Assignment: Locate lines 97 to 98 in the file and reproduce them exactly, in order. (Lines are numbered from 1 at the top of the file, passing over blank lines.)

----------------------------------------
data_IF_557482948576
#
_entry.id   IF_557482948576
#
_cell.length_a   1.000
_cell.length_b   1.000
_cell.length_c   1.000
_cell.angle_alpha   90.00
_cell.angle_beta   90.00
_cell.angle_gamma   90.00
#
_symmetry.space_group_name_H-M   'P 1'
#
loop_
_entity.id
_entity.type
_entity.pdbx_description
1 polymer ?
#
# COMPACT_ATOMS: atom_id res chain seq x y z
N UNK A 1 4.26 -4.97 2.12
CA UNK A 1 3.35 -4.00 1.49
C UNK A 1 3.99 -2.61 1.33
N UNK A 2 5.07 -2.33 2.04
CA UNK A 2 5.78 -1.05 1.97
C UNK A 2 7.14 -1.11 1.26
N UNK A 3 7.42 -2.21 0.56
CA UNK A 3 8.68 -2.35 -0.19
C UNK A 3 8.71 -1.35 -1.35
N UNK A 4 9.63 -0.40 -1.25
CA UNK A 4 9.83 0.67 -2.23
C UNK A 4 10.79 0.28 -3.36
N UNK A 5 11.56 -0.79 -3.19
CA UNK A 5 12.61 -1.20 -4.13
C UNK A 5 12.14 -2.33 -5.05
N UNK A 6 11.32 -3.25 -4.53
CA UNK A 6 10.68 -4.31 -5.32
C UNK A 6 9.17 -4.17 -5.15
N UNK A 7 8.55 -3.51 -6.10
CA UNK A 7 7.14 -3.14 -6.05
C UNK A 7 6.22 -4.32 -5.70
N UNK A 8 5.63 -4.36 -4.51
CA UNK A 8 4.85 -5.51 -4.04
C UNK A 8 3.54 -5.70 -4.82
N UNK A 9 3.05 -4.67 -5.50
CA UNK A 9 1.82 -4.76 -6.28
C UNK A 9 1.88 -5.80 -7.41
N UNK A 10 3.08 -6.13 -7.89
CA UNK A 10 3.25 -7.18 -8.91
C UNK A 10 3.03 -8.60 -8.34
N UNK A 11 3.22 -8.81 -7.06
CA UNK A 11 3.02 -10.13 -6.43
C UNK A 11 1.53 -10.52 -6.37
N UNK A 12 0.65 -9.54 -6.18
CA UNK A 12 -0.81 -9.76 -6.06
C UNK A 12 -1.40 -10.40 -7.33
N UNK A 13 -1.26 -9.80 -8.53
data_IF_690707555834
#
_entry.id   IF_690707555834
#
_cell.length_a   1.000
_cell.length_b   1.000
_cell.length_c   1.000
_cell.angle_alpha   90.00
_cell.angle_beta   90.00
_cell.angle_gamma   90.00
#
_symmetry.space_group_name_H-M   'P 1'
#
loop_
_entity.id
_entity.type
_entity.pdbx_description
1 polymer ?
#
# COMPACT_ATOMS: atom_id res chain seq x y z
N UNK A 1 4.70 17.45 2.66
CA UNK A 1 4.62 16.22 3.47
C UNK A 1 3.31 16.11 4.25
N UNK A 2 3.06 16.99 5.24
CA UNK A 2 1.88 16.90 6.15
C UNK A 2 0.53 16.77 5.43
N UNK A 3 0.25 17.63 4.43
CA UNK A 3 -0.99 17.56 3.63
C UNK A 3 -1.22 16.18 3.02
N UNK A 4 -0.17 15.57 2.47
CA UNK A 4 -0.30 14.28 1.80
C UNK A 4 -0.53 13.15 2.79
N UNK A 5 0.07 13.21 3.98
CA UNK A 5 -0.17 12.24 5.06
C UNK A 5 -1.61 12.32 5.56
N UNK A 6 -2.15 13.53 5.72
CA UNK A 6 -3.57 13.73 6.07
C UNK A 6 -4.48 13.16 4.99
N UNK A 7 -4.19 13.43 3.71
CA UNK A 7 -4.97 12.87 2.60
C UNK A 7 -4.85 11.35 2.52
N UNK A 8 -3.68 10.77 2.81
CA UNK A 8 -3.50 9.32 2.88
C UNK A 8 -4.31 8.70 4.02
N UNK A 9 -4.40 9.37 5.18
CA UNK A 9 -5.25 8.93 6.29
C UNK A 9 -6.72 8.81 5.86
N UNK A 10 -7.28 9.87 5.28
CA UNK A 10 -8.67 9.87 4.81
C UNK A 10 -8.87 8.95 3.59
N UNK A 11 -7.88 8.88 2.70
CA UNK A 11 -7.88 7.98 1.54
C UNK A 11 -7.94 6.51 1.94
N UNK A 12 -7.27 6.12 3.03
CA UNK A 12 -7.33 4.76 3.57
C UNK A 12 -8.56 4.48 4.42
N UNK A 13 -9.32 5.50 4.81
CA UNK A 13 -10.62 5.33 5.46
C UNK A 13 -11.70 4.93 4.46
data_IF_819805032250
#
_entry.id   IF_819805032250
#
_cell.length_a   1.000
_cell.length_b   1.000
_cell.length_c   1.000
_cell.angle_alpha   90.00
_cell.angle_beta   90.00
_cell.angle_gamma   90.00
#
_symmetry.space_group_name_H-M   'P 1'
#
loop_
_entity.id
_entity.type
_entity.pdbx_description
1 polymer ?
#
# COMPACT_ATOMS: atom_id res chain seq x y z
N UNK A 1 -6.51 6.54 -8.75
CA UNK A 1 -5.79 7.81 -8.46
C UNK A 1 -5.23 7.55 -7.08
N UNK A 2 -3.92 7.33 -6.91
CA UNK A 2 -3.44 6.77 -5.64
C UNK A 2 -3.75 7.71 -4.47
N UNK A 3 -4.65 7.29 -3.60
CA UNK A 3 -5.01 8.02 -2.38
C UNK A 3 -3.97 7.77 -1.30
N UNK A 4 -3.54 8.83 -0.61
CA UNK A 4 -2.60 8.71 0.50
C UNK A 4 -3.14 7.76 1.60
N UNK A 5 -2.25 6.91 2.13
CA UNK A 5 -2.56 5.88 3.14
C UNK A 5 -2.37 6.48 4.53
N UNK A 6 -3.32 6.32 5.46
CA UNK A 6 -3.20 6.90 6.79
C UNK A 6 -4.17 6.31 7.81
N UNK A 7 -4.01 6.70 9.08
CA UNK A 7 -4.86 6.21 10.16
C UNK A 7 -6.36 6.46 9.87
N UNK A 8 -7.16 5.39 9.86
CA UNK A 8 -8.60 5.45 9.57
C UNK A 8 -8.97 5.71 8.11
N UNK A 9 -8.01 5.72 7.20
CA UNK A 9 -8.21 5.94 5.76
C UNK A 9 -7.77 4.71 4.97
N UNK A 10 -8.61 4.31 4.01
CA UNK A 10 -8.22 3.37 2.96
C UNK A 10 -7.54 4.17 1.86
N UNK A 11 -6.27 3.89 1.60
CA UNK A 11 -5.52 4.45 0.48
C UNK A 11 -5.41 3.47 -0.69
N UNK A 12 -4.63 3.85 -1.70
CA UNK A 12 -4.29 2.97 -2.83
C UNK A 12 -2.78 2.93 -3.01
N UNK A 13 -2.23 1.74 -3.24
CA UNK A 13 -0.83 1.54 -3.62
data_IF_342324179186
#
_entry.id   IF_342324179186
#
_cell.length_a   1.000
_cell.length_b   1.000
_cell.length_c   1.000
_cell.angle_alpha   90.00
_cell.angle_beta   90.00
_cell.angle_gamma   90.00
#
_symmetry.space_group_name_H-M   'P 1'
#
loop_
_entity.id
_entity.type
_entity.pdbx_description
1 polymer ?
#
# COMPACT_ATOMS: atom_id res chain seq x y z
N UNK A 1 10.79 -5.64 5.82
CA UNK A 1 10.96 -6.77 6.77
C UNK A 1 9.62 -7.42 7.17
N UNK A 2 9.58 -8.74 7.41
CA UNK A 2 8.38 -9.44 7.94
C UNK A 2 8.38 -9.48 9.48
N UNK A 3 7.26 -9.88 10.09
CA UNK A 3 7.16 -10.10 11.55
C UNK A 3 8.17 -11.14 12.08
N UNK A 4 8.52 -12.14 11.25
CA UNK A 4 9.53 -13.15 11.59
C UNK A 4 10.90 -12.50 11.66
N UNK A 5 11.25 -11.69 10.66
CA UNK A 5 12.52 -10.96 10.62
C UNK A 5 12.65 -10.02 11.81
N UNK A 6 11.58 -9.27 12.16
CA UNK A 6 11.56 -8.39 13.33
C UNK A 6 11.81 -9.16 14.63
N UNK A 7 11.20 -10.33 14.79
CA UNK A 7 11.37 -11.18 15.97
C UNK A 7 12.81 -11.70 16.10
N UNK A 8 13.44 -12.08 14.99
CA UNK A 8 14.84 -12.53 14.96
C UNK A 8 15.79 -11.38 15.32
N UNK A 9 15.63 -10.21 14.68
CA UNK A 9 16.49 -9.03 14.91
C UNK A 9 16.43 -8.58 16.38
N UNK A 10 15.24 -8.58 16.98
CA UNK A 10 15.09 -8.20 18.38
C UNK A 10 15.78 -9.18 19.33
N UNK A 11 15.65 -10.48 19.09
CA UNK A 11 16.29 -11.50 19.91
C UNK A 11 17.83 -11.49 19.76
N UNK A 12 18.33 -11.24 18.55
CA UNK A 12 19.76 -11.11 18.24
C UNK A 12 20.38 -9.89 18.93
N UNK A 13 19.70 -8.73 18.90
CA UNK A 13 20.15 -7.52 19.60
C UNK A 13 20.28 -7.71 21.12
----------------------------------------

CA UNK A 7 -4.97 12.87 2.60
C UNK A 7 -4.85 11.35 2.52